Tuesday, May 8, 2012
DOE Response on Opting Out of State Tests
After reports of some families receiving harsh treatment when their children declined to submit to the new and lengthier state testing regime, I asked Chief Academic Officer Shael Suransky to clarify the DOE's policy on opting out of state standardized testing. I share his email response below:
Let me know if you’d like to discuss further or need me to intervene with a specific school that has not handled this well.
According to No Child Left Behind, states are required to assess students each year, and New York City is required to administer these assessments. This is the general federal policy; we don’t have a version that’s specific to New York City.
However, we give schools the guidance that when students do not take the 3-8 ELA and math tests, there are 3 major implications:
· State accountability: Under No Child Left Behind, New York State measures each school’s rate of participation in state tests. If 95% of a school or one or more of its subgroups of students (e.g. Hispanic students, students with disabilities, Limited English Proficient students) do not take the assessment, the school does not make Adequate Yearly Progress – which has funding and intervention consequences for schools.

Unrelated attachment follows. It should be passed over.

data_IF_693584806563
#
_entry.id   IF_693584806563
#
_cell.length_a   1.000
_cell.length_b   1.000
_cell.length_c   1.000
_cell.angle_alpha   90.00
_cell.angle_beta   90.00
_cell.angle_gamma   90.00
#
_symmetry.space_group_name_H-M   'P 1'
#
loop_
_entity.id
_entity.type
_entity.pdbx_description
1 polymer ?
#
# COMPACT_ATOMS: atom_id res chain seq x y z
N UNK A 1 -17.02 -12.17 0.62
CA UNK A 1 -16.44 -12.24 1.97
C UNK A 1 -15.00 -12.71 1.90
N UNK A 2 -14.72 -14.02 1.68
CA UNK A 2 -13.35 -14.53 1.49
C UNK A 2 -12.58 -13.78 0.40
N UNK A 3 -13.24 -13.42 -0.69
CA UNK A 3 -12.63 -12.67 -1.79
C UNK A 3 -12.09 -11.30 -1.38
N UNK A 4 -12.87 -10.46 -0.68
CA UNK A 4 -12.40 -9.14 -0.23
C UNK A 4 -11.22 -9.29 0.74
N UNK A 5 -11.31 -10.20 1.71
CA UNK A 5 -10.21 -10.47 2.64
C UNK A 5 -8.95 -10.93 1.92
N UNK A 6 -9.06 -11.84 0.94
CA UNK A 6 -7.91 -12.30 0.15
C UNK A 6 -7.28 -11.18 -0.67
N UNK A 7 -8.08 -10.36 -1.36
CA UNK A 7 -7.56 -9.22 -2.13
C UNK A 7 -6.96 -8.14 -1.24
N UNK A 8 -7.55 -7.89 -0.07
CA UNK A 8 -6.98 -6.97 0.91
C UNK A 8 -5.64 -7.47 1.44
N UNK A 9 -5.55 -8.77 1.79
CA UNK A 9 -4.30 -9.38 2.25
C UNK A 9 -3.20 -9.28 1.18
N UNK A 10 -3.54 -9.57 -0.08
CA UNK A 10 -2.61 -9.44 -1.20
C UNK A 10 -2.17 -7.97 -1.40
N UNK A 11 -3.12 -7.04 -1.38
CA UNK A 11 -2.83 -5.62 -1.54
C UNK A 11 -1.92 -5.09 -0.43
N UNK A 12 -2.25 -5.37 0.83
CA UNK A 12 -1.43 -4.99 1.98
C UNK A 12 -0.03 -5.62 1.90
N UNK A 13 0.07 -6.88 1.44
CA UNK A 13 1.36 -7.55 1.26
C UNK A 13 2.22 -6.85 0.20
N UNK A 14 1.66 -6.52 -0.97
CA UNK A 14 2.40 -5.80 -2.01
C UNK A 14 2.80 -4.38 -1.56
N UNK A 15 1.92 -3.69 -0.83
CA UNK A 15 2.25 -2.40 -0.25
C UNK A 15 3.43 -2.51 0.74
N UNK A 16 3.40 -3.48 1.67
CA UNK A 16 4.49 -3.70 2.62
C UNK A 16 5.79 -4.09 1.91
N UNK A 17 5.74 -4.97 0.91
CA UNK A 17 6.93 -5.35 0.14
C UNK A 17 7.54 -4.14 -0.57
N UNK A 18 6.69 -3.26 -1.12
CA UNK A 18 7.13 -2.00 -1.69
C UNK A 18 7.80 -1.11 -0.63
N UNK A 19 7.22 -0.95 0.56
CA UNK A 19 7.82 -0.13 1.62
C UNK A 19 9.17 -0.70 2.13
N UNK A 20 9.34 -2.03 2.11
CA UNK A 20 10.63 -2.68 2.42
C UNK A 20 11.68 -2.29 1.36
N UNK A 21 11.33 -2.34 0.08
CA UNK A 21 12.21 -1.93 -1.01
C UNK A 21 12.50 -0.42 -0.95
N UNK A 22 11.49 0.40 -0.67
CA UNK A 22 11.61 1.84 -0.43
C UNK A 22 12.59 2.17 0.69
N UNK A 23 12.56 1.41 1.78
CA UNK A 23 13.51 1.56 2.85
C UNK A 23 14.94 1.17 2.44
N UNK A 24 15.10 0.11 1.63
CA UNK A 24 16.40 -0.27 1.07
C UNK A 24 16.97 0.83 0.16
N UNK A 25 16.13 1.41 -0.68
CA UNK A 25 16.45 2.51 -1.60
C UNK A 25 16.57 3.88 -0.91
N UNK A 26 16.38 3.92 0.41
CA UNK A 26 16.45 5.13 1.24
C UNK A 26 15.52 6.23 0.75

· Promotion: Under New York City policy, students can be promoted to the next grade if they receive a 2 or higher on the state test or if they complete a portfolio which meets standards for promotion. When schools have students without test scores, we advise them to complete a portfolio for promotion decision purposes.
· Enrollment: Grades 3 and 4 scores are used for G&T placement in grades 4 and 5; grade 4 scores are used for placement for some middle school programs, and grade 7 scores are used for the high school admissions process. Students without test scores can still participate in these admissions processes, but they may be at a disadvantage because their applications won’t have as much information as will those of their peers.